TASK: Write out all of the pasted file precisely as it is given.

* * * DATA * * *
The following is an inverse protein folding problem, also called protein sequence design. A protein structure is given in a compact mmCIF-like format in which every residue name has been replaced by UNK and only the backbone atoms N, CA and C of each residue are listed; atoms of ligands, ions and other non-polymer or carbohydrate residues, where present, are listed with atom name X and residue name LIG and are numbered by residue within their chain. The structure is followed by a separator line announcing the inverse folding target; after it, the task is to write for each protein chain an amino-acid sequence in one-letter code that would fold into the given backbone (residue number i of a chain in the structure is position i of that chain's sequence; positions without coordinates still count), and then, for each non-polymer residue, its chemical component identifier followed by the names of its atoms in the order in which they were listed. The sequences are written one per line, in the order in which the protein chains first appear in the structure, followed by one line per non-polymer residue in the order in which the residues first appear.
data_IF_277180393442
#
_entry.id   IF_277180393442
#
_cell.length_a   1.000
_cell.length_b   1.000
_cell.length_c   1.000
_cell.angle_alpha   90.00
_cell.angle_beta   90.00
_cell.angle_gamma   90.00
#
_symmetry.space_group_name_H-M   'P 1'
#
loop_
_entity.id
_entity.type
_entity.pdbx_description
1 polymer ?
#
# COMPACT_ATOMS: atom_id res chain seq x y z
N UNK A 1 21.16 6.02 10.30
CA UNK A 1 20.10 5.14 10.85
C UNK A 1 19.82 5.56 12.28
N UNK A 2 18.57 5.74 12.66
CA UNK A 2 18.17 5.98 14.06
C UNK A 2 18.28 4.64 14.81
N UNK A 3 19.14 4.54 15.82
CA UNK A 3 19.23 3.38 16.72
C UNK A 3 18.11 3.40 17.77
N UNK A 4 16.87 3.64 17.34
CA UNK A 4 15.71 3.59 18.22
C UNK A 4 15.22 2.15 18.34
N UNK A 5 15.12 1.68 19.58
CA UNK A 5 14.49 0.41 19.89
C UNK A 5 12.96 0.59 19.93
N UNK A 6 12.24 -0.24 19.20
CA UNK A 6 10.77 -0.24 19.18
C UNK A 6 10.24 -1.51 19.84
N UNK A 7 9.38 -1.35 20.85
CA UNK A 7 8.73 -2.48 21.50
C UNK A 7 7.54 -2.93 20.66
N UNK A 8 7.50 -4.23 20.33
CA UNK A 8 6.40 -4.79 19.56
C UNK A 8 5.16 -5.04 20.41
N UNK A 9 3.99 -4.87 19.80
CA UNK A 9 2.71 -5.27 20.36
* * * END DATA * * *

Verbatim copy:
The following is an inverse protein folding problem, also called protein sequence design. A protein structure is given in a compact mmCIF-like format in which every residue name has been replaced by UNK and only the backbone atoms N, CA and C of each residue are listed; atoms of ligands, ions and other non-polymer or carbohydrate residues, where present, are listed with atom name X and residue name LIG and are numbered by residue within their chain. The structure is followed by a separator line announcing the inverse folding target; after it, the task is to write for each protein chain an amino-acid sequence in one-letter code that would fold into the given backbone (residue number i of a chain in the structure is position i of that chain's sequence; positions without coordinates still count), and then, for each non-polymer residue, its chemical component identifier followed by the names of its atoms in the order in which they were listed. The sequences are written one per line, in the order in which the protein chains first appear in the structure, followed by one line per non-polymer residue in the order in which the residues first appear.
data_IF_277180393442
#
_entry.id   IF_277180393442
#
_cell.length_a   1.000
_cell.length_b   1.000
_cell.length_c   1.000
_cell.angle_alpha   90.00
_cell.angle_beta   90.00
_cell.angle_gamma   90.00
#
_symmetry.space_group_name_H-M   'P 1'
#
loop_
_entity.id
_entity.type
_entity.pdbx_description
1 polymer ?
#
# COMPACT_ATOMS: atom_id res chain seq x y z
N UNK A 1 21.16 6.02 10.30
CA UNK A 1 20.10 5.14 10.85
C UNK A 1 19.82 5.56 12.28
N UNK A 2 18.57 5.74 12.66
CA UNK A 2 18.17 5.98 14.06
C UNK A 2 18.28 4.64 14.81
N UNK A 3 19.14 4.54 15.82
CA UNK A 3 19.23 3.38 16.72
C UNK A 3 18.11 3.40 17.77
N UNK A 4 16.87 3.64 17.34
CA UNK A 4 15.71 3.59 18.22
C UNK A 4 15.22 2.15 18.34
N UNK A 5 15.12 1.68 19.58
CA UNK A 5 14.49 0.41 19.89
C UNK A 5 12.96 0.59 19.93
N UNK A 6 12.24 -0.24 19.20
CA UNK A 6 10.77 -0.24 19.18
C UNK A 6 10.24 -1.51 19.84
N UNK A 7 9.38 -1.35 20.85
CA UNK A 7 8.73 -2.48 21.50
C UNK A 7 7.54 -2.93 20.66
N UNK A 8 7.50 -4.23 20.33
CA UNK A 8 6.40 -4.79 19.56
C UNK A 8 5.16 -5.04 20.41
N UNK A 9 3.99 -4.87 19.80
CA UNK A 9 2.71 -5.27 20.36